Own Image Set Classifier Using TensorFlow API

What is TensorFlow?

TensorFlow is an open-source software library for dataflow programming across a range of tasks. It is a symbolic math library and also used for machine learning applications such as neural networks. source[Wikipedia]

What are we gonna do today?

We are gonna use the Tensorflow API to create our own Image Classifier.

Traditionally when we create our own Image classifier, we will use CNN in order to train the network and once the network is trained, it will be able to tell or predict on the test data or the image which we use.

If you look into this, this process needs a lot of time and processor speed in order to do this.

What if there is a method to do this using just command line in the command prompt or terminal and what is it takes less time to train and give a really good result

In this, we will use the Tensorflow API to create our own image classifier.We will be using transfer learning, that is we are starting with a model that has been already trained on another problem. We will then be retraining it on a similar problem. Deep learning from scratch can take days, but transfer learning can be done in short order.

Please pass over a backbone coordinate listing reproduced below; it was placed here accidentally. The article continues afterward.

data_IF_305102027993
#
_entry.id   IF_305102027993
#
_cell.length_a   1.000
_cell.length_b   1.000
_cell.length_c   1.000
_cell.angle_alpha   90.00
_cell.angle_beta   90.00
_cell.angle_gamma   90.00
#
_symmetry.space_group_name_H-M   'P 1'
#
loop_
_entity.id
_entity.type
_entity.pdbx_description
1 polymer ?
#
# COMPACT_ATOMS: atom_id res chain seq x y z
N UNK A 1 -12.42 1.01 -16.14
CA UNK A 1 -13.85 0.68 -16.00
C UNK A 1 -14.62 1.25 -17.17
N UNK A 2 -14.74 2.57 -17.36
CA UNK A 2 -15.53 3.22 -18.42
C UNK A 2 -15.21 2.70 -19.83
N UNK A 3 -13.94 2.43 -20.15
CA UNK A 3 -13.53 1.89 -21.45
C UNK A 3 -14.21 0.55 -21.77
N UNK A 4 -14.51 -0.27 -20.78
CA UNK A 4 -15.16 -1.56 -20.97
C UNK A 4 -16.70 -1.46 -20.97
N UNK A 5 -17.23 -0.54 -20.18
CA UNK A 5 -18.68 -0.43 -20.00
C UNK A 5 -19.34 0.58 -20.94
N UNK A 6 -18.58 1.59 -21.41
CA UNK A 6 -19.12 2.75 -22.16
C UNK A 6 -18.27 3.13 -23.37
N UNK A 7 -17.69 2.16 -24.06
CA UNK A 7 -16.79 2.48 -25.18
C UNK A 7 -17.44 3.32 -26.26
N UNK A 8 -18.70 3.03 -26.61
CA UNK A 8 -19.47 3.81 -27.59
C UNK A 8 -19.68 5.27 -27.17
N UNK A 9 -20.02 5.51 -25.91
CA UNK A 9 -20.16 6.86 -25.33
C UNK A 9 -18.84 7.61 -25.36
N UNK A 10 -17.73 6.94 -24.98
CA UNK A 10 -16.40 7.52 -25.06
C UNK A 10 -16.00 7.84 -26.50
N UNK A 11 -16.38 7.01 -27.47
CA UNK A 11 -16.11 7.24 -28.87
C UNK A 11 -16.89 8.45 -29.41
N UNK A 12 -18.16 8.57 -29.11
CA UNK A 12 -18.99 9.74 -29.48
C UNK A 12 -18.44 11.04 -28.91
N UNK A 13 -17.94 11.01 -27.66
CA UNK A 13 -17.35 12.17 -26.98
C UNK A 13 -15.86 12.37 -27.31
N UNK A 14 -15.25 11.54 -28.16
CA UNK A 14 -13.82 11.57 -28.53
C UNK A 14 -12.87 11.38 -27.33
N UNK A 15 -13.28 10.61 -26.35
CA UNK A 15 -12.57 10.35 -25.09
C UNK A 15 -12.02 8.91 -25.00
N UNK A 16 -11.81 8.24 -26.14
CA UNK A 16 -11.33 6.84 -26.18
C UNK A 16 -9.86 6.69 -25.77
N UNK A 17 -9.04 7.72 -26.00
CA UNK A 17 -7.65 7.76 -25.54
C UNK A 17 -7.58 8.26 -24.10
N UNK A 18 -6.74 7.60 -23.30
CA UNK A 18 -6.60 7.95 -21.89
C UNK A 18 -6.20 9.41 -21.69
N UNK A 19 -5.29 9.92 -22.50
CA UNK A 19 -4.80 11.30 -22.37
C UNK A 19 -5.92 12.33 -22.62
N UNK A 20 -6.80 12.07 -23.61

We are going to use a model trained on the ImageNet Large Visual Recognition Challenge dataset. These models can differentiate between 1,000 different classes, like Dalmatian or dishwasher. You will have a choice of model architectures, so you can determine the right tradeoff between speed, size, and accuracy for your problem.

We will use this same model, but retrain it to tell apart a small number of classes based on our own examples

Setup

I will be using python 3 and python is set as my environment variable.

  1. Install Tensorflow
  2. Clone the repository in case of Linus or download in case of Windows
git clone https://github.com/googlecodelabs/tensorflow-for-poets-2

3. Once its done navigate into the folder by name ‘tensorflow-for-poets-2

cd tensorflow-for-poets-2

Training images

We will need a set of images to teach the model about the new classes you want to recognize. We will use Dog, Cat photos to initially train. Download the photos using google image search and a chrome extension called Fatkun Batch Download Image. This allows you to download all the image in a particular tab.